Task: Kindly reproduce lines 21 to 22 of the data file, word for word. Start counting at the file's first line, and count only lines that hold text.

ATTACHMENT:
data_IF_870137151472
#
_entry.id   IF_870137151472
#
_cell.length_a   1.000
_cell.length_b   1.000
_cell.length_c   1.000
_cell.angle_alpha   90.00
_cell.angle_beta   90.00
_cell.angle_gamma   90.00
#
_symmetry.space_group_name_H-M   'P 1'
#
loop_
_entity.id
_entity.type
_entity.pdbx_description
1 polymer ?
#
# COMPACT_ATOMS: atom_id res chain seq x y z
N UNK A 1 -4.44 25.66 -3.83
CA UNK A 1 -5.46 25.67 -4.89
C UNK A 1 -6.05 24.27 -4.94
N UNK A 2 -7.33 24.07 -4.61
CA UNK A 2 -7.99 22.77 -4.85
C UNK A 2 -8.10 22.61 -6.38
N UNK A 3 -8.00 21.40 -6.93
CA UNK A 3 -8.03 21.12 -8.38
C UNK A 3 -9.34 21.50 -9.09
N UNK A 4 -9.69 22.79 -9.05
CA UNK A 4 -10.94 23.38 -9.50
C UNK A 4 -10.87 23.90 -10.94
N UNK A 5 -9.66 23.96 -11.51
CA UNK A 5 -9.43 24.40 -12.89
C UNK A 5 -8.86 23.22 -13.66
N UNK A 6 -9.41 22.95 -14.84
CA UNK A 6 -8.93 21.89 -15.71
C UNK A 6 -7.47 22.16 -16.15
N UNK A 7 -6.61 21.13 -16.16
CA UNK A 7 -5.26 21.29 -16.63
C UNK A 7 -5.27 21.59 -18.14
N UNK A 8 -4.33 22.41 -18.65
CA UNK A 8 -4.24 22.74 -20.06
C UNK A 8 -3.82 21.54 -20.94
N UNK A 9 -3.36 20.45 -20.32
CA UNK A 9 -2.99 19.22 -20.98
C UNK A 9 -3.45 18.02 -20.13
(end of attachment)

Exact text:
N UNK A 1 -4.44 25.66 -3.83
CA UNK A 1 -5.46 25.67 -4.89